Veterans: Renewable fuel law a national security issue

Source: By Carol Hunter, Des Moines Register • Posted: Friday, July 24, 2015

Three retired military officers made the case Wednesday that development and use of renewable fuels is a key component of national security.

Specifically, the officers argued that Congress should leave in place the current Renewable Fuel Standard, which requires that increasing amounts of alternative fuels be blended into the nation’s gasoline supply.

The Environmental Protection Agency has proposed lowering the amount of ethanol and biodiesel that must be blended.

“The RFS is a military issue,” said Jon Soltz, chairman of, who served as a captain and major in Iraq. “Our message is simple: Don’t mess with the RFS.”

The officers, meeting with the editorial board of The Des Moines Register, said the nation’s dependence on fossil fuels threatens national security on a number of fronts.

And specifically the military is heavily reliant on fossil fuels, said Maj. Gen. Paul Eaton, whose assignments included serving as commanding general charged with re-establishing Iraqi Security Forces in 2003-2004.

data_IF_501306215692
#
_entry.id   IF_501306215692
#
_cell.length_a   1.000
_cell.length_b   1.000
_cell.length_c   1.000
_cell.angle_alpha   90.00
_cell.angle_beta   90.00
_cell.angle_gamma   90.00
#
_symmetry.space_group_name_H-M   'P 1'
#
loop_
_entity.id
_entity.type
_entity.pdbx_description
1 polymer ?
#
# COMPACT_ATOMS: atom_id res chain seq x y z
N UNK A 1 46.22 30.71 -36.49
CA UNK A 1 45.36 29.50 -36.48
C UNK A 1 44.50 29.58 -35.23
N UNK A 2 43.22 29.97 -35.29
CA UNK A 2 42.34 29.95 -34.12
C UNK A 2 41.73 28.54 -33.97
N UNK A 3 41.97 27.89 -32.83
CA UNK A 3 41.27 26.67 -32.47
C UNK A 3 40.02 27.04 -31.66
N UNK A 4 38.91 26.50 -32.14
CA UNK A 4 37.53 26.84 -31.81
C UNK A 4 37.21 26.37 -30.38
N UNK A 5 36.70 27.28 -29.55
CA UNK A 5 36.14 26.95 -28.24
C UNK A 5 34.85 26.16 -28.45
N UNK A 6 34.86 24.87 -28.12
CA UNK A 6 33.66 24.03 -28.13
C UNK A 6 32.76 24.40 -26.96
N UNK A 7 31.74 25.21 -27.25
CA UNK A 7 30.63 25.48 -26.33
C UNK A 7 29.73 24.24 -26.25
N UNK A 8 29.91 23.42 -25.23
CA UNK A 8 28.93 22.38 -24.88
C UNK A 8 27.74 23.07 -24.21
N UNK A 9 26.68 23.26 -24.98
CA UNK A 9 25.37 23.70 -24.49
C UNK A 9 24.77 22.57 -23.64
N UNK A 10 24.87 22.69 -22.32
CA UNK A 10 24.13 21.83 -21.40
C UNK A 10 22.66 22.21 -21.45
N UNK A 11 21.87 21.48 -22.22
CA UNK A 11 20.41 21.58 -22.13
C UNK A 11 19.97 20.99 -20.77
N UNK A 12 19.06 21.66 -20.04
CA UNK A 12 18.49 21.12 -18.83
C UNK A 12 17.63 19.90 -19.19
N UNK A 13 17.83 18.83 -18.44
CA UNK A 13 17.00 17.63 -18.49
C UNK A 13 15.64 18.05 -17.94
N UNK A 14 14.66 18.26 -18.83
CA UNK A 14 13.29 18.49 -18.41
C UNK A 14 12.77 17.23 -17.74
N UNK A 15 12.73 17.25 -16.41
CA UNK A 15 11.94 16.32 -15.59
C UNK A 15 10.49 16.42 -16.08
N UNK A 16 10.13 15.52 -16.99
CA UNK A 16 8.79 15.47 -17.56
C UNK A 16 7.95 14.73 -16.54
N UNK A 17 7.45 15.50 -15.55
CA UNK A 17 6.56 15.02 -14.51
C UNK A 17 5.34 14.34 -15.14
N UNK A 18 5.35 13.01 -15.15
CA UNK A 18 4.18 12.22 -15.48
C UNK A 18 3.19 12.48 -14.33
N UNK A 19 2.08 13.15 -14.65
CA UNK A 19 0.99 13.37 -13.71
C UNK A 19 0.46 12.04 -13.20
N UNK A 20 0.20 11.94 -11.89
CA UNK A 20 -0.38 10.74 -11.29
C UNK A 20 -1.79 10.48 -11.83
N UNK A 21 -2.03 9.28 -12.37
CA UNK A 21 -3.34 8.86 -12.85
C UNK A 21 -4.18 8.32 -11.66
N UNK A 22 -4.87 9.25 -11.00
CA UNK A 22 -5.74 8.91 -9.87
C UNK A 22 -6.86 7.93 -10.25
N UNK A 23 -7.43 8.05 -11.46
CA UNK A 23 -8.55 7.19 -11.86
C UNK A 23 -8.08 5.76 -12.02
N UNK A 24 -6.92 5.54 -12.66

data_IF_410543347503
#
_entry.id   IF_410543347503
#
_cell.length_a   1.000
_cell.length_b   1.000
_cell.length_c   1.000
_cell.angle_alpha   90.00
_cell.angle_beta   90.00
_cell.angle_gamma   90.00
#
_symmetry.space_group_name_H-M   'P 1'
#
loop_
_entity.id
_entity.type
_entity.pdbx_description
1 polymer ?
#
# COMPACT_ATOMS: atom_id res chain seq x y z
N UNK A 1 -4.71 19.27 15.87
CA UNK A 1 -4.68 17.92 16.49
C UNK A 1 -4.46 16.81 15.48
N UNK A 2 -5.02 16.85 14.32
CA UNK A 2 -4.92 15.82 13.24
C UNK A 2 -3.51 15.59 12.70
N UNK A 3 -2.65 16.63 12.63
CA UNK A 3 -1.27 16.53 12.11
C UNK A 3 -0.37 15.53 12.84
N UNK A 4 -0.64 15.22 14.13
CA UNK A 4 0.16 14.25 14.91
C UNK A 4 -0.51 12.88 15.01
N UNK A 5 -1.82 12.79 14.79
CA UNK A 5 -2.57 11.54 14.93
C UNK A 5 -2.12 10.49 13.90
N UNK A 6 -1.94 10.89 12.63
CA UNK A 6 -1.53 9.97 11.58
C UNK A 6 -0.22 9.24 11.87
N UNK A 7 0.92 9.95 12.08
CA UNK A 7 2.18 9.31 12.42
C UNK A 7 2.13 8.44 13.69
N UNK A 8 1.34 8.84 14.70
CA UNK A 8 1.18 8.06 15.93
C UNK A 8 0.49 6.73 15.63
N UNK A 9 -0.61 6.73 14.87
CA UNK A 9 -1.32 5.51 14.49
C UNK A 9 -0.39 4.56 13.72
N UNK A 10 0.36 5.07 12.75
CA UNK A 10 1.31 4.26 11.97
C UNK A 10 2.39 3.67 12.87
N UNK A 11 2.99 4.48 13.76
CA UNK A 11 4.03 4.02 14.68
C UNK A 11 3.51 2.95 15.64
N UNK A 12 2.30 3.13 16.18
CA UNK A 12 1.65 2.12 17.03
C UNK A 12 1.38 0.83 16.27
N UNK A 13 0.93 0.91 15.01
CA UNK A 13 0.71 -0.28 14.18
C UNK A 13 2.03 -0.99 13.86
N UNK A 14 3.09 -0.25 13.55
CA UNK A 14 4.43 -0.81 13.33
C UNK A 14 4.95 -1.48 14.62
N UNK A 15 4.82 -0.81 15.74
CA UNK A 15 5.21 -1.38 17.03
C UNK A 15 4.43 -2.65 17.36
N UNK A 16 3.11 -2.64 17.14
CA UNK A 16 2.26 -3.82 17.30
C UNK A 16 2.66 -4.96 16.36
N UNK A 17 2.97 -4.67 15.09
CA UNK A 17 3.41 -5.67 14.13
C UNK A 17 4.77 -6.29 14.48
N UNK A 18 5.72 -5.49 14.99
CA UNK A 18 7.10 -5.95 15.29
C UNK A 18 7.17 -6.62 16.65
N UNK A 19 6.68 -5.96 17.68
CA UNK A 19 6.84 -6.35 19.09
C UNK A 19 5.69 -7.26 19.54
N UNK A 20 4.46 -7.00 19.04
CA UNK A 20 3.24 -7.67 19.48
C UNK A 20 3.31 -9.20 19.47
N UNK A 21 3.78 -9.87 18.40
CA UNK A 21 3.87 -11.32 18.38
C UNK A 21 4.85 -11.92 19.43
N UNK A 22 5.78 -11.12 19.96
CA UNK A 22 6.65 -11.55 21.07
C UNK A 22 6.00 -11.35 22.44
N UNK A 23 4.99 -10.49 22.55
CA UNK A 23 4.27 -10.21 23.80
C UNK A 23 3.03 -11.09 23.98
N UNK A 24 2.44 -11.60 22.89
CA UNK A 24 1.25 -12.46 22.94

One of the Navy’s main missions is keeping open shipping lanes for oil and other products, they said. And terrorists who kill U.S. troops are profiting off of oil.

In addition, climate change will increasingly threaten to destabilize nations around the world, said Brig. Gen. Steven Anderson, who directed logistics in Iraq under U.S. Army Gen. David Petraeus.

At a practical level, maintaining the long supply chains needed to supply outposts in Iraq and Afghanistan led to thousands of casualties, they said.

“I had a soldier killed delivering fuel,” Soltz said.

Anderson, who cited statistics that one out of 24 fuel supply convoys in Afghanistan yielded a casualty, said Petraeus was constantly “bugging me” to get trucks off the road, to save lives and allow troops to be redirected to their main mission.

Anderson, a conservative politically, said ethanol isn’t a perfect fuel but called it a needed bridge in developing alternatives. Maintaining troops in the field without long supply chains will require innovation in areas such as energy efficiency, solar technology, wind power and battery storage, the officers said., a progressive group, claims 400,000 members, including troops, veterans, military families and supporters.

The organization is pushing its message on the Renewable Fuel Standard now because the end of the public comment period on lowering the standard is next week, July 27. Soltz also said the group wants the issue of renewable fuels as a national security concern to be debated among presidential candidates in the Iowa caucuses. Iowa is also the nation’s largest ethanol producer.

Oil interests contend the Renewable Fuel Standard is an antiquated law that artificially props up use of biofuels, and that biofuels should compete in the market on their own merits.